What’s Next:

I will be trying to cull from various sources, previous knowledge that I’ve shared with others in the past few years that I think are still likely to be of use to people. Most of the topics from my professional side will focus on the Linux and Unix worlds and how I’ve made the move from Macintosh, to Windows, to *nix in a little over a decade. One thing I want to make clear is that I’m not an OS zealot. The way I see it, when people say, “[insert OS] sucks”, they really mean, “[insert OS] sucks for me”. If you’ve been working with multiple platforms for a number of years you know that there really is little difference other than the colors, where the gear shift is placed, and whether or not you have a spoiler. My personal experiences and needs have made me prefer Unix and Linux based distributions, but I don’t begrudge anyone choosing to use Windows or MacOS.

Over the next few weeks, I’m hoping to slowly build the amount of information I have presented here. Probably with a heavier focus on the professional at first, and then a slow movement into some of the personal. Some of this will probably be tempered by the fact that this site will be a representation of me for professional reasons. As a result, make no assumption that this blog will represent who I am 100%. While some may not feel that this is important, I do. Image is quite important to me and knowing that this blog won’t be a complete representation is something I want stated up front. Should I ever meet you at a conference or other professional function, I want to avoid anyone being surprised by any possible contrast to my online presence.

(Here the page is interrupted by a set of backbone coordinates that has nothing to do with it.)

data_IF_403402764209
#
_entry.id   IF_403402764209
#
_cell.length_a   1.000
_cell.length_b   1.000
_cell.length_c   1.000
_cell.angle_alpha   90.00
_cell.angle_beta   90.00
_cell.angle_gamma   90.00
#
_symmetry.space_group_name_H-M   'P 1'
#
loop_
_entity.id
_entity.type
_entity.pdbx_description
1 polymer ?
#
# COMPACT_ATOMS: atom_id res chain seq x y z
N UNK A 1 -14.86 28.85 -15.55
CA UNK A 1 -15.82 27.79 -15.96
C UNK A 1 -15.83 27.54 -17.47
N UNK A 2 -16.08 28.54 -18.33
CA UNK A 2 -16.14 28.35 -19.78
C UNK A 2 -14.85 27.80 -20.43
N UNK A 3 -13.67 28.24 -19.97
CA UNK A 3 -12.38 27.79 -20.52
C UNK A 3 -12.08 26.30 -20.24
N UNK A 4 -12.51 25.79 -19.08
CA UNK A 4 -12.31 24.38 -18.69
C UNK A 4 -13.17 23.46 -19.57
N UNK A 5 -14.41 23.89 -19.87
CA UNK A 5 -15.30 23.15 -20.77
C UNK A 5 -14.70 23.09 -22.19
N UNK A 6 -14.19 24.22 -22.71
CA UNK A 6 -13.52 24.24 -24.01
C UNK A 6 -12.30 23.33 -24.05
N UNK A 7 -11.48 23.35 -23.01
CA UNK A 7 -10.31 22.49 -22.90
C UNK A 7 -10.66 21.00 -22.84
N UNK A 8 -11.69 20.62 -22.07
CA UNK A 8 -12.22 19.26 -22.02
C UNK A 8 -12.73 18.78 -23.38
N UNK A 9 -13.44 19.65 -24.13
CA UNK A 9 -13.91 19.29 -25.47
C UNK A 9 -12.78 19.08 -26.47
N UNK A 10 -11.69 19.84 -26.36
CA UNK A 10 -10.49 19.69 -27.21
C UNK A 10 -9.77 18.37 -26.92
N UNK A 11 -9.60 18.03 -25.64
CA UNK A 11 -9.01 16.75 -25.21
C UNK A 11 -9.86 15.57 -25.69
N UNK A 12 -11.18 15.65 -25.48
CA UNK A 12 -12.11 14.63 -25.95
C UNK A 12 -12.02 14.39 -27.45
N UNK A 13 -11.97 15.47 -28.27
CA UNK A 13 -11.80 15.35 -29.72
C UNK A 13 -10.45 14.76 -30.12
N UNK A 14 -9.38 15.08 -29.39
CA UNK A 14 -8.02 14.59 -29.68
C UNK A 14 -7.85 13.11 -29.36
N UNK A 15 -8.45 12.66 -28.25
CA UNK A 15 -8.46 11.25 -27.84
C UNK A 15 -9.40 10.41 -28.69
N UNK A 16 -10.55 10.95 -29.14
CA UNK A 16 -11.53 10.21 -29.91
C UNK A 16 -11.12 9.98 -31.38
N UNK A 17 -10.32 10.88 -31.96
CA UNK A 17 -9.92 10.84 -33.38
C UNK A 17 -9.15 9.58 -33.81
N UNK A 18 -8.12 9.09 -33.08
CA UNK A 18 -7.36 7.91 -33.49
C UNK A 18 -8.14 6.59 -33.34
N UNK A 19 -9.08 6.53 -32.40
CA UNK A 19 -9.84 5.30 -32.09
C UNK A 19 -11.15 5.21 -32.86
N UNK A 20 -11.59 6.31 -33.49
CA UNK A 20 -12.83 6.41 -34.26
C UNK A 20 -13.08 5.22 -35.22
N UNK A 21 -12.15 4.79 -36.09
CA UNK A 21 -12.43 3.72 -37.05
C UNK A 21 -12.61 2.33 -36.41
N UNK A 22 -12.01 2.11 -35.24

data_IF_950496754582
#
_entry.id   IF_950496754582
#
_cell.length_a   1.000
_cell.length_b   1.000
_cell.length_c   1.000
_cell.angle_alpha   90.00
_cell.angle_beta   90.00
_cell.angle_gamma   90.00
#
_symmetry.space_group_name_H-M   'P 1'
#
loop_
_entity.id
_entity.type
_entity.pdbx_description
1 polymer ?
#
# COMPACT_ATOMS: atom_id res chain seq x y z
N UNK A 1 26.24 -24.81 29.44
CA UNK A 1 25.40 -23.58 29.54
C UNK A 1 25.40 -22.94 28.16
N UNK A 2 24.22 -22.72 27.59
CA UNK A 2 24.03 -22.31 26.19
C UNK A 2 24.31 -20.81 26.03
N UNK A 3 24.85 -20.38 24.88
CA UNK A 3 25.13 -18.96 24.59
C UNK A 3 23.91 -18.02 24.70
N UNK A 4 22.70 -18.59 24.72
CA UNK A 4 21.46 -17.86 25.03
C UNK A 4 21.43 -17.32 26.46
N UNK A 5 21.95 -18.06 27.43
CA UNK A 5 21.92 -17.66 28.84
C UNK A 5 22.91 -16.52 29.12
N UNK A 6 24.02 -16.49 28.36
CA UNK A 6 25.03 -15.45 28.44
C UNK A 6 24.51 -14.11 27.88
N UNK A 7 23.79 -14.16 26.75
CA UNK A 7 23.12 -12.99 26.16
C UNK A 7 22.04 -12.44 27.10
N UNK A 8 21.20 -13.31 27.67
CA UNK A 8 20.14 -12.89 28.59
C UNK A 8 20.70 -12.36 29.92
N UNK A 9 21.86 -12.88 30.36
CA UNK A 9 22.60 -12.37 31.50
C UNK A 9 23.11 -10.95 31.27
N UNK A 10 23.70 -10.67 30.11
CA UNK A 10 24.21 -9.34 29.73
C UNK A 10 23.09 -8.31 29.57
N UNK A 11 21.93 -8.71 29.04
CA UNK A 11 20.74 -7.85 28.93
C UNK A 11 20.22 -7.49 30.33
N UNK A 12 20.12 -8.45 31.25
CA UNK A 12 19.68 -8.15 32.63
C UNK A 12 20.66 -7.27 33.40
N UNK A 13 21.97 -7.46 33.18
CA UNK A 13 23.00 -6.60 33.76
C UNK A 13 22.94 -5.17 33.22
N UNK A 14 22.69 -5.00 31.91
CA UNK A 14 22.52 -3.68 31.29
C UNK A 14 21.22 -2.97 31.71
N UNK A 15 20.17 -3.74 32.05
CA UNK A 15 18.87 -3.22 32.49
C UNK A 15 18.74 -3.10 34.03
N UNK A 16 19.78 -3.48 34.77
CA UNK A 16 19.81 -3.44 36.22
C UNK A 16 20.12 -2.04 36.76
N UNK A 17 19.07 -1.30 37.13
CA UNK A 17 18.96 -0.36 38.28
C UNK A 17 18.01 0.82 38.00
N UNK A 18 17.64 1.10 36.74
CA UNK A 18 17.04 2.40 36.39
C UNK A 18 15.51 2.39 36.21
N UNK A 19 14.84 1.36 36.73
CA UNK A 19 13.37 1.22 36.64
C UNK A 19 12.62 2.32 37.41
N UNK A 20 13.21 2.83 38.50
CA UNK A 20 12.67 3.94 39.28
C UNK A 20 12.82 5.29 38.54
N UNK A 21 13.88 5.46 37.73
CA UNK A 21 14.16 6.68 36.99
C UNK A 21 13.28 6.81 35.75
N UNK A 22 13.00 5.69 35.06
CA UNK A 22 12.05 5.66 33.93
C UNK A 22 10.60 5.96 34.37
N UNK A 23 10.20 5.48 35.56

As far as the personal side goes, a bit of my background is that I was an aspiring musician with artistic inclinations who wound up in IT. As a result my entry into IT is somewhat unusual. I didn’t take computer science classes or business classes. Computers, for me, were tools to create original music, images and video 20 years ago and they still are that to me today. It just happens that along the way I learned how to do more on the “tech” side of these machines. Going back even farther, my background was stronger in electronics. Between the ages of six and 24, I could often be found modifying, building, designing and reconfiguring the raw hardware of electronic devices themselves. Mostly in the pursuit of better mediated reality experiences. The shift to computers changed my focus a bit, but I still pull out the soldering iron from time to time. Do not have any expectations that I am bent on world domination or winning some nebulous competition. I am merely here to share what I know and ideally improve people’s experiences with technology.


So that about wraps it up for my first blog entry. The only other thing I think I’ll close with is that I tend to be time impoverished. As a result, there may be periods of inactivity which might be longer than I prefer. If the day ever does come that I just decide to throw in the towel, I’ll make it clear that I have. One thing that drives me nuts about blogs are the ones that are just abandoned with no explanation. I don’t intend to do that. Here’s to hoping that I can grasp this shiny medium while it lasts.


One Response to “Back to the Future”

  1. 1 Glen

    Great first post. You’re right. A lot of this stuff is not new. It’s Usenet and IRC and BBS all over again with pretty graphics (well, maybe not quite that simple).